As I read the book I was struck by how clever Milne was as a children’s author. He gets the right balance here, I think. He doesn’t necessarily write down to children, he uses fairly big words at times (like “expedition”, which Pooh pronounces “expotition”) and allows his characters to be in some danger here and there (Pooh and Piglet hunt for Heffalumps and Woozles, there is a flood in which Piglet gets stranded, Roo falls into a river). There is just enough suspense to keep children interested but not so much that it is frightening. And when things get too hard or difficult for Pooh or the others they always call on Christopher Robin, who helps them sort things out. Every child sees themselves as Christopher Robin, and so it gives them a way to feel useful and smart and brave as they see Christopher in the book help the characters out.


The “Expotition” to the North Pole

I’m hard-pressed to say which character is my favourite. Probably Pooh, but I have a soft spot for Piglet as well, because in a lot of ways I can remember identifying with him the most as a child. As the youngest in the family, I often, like Piglet, felt uncertain, scared, and in over my  head as I tagged along behind the rest.


Pooh and Piglet hunting Woozles

And then there is Eeyore. The original “Debby Downer”! You can’t help but feel sorry for him, though, when his tail is lost, or when his birthday is forgotten, and it’s so lovely to see the other characters rallying around him when these bad things happen. This comforting sense of friendship and community is an underlying theme of the book, and it is one of the reasons why it appeals so much to children and adults alike.

Unfortunately Tigger doesn’t come along until The House at Pooh Corner, and Pooh and Piglet don’t play Poohsticks until that book as well, so I missed revisiting those two special parts of Milne’s creations this month. Drat.

I closed Winnie-The-Pooh with reluctance, but I am very much eager to start next month’s book. I am going to read a book that was my very own, not one that was a hand-me-down, and it arrived in my life on Easter day in 1975.

It is Watership Down, by Richard Adams, and I can’t wait to read it again!






Stuck In the Middle

I thought it was probably time to do a bit of an update on my trilogy, and how it’s all going.

I would love to report that I have found an agent, and he/she has found me a publisher, and that the publication date is in a couple months. But alas, that particular goal is proving elusive.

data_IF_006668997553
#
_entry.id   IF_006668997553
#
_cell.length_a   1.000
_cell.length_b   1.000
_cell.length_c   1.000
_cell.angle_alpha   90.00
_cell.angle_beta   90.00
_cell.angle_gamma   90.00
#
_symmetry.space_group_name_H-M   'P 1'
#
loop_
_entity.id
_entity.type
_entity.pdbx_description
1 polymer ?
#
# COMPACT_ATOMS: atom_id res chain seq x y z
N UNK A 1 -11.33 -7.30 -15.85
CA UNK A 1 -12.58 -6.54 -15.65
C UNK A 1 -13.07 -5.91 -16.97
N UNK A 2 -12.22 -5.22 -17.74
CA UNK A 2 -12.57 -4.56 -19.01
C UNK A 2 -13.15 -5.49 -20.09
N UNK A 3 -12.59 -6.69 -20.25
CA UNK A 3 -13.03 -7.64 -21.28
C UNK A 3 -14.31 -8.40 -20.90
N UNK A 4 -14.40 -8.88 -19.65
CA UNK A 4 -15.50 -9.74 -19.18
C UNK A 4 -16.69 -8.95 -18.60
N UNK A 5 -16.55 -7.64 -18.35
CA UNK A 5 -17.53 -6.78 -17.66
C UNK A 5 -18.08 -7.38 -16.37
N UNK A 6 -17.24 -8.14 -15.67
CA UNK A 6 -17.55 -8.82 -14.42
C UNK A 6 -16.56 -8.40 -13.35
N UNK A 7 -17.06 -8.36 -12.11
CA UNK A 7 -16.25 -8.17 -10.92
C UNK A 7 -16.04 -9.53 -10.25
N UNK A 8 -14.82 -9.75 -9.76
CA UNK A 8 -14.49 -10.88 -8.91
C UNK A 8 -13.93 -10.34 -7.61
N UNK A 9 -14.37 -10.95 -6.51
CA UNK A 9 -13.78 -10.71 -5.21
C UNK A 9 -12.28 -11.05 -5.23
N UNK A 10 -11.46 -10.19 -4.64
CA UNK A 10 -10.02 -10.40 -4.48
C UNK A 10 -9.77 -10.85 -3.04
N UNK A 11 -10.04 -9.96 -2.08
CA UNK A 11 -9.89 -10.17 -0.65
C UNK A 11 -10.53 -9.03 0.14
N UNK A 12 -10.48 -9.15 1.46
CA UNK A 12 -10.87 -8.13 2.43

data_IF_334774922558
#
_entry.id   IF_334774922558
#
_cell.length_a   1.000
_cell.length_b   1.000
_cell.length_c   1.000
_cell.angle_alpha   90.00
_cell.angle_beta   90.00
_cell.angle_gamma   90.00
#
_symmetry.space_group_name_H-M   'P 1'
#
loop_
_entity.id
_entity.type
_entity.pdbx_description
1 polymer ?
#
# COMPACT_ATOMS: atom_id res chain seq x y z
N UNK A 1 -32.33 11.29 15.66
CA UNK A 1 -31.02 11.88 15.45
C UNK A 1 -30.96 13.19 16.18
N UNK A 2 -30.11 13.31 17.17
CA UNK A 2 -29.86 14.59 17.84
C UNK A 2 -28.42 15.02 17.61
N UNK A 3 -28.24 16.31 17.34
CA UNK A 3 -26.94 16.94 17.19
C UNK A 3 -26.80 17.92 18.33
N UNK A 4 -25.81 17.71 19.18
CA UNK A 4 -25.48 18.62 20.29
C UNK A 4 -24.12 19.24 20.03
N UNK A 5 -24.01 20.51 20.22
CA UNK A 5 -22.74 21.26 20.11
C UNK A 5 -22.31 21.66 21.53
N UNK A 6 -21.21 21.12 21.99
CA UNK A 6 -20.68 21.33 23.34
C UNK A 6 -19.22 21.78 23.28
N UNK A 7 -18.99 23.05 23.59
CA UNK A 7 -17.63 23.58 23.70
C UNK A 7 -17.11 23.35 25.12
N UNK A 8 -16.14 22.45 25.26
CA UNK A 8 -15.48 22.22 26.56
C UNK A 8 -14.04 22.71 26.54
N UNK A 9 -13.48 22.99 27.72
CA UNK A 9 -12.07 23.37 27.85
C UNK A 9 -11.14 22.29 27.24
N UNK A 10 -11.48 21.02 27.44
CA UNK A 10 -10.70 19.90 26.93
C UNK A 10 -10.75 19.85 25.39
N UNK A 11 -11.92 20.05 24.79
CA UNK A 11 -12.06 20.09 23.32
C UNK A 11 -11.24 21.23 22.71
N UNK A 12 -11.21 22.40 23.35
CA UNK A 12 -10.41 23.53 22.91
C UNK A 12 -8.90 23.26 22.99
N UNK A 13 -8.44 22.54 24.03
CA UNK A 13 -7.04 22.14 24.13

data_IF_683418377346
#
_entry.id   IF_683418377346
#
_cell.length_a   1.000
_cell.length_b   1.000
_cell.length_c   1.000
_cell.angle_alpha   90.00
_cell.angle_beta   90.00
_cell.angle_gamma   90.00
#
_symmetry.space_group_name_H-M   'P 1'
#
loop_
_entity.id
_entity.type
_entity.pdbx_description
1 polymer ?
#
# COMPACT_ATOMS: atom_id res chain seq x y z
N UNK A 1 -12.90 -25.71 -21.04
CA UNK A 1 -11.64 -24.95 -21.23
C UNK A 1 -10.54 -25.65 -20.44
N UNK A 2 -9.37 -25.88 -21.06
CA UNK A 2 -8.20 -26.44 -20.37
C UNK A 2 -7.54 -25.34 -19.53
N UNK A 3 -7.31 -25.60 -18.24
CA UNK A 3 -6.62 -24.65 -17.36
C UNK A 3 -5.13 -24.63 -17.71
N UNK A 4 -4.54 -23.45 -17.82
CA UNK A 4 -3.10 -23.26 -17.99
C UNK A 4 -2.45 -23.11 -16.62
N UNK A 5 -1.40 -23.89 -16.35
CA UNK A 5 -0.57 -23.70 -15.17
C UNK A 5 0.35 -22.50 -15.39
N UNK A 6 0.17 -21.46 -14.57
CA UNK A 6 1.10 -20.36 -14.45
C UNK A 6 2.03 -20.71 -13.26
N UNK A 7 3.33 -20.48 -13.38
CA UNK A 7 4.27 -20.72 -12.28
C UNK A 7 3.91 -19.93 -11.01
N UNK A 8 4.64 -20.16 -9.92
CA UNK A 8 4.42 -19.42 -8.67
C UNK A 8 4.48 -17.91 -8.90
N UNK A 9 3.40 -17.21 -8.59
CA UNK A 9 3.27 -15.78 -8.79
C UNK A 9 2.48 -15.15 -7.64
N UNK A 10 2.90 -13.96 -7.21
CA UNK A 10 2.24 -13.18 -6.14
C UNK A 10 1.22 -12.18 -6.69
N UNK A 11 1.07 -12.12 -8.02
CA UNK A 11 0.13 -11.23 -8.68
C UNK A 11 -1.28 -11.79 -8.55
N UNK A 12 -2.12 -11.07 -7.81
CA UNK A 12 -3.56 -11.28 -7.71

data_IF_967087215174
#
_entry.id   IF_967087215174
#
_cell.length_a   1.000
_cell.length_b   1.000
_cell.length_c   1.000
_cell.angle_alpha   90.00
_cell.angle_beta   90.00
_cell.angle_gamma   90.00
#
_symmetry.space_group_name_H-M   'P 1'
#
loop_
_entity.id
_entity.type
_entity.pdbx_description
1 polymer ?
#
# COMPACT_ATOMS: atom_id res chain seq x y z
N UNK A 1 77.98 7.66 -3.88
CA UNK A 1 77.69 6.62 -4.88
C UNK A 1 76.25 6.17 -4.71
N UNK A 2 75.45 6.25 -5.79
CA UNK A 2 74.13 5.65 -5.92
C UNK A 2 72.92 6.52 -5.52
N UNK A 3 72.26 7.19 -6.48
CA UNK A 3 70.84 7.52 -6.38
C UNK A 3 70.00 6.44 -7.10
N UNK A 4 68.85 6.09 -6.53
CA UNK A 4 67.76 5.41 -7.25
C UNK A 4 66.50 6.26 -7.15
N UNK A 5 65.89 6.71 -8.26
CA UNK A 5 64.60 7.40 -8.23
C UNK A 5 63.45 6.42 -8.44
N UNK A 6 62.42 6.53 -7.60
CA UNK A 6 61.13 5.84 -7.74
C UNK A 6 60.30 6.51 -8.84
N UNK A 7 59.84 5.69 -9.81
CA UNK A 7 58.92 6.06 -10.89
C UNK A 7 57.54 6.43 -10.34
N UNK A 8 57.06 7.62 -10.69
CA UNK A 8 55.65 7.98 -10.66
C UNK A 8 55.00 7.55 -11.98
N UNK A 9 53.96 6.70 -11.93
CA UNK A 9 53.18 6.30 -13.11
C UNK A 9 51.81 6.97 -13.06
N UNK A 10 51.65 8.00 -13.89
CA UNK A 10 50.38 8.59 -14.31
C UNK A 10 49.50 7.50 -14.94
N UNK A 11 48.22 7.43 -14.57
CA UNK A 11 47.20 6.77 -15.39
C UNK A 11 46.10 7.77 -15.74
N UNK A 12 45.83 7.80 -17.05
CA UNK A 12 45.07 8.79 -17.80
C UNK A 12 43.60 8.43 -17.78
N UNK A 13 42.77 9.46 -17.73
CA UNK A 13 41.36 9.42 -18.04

So, here is what is going on in my writing life as I pursue publication.

Agent/Publisher search – since October 2014 I have submitted my MS to 6 agents/publishers. I realize that this is not a lot, and one of my goals is to up my submitting rate. I wanted to start slowly, to see if I got some feedback on my query and hopefully tweak things a bit to improve it. However the only feedback I have got was of the “enjoyed the book but it’s not quite right for us” or the polite, “no thanks” form letter. Or, nothing, which translates to a “no”.  I am preparing my query to send out to two more agents this week.

The whole query process is challenging, and I have written about it before.  The problem is that most agents or publishers don’t actually want to see your book unless they are intrigued by your query letter. Sometimes you get to send in your first three chapters but often it’s just the query letter they go by. So it means you have to craft a letter that contains an exciting, short synopsis (really, a couple of paragraphs) that will make an agent want to read the book. It’s quite daunting. You might have the best book ever, but if you suck at writing a query letter, no one will see it.

Finding an agent to query is another difficulty. There are thousands upon thousands of agents out there – well, kinda. I found out last summer that there are only eight literary agents in Canada. Eight. And although one of them actually requested to see my query after my pitch to her at conference last summer, I never heard back, which means “no”.

I can submit to publishers directly. There are lots of small publishers out there, who don’t necessarily need an agent’s recommendation. And often these smaller publishers are willing to take a chance on a book that is perhaps outside the mainstream in terms of content, genre or style. Likely I will have more chance with my book at one of these publishing houses, mainly because historical fantasy is a pretty small market, and because it also deals with religious/Christian/spiritual themes the market becomes smaller still.

So the pool of agents/publishers, while seemingly so vast when you start to look, often becomes much, much smaller once you start to do the research on what agents are actually looking for. Right now it seems like “diversity” is a buzz word, both in terms of authors and subject matter, and fantasy set in non-medieval settings, or fantasy set in international locales, or based on mythology from non-Western civilizations, etc etc etc. None of which you can apply to my book. It gets discouraging, but all you can do is to keep on plugging away at searching out places to submit and throwing your stuff out there.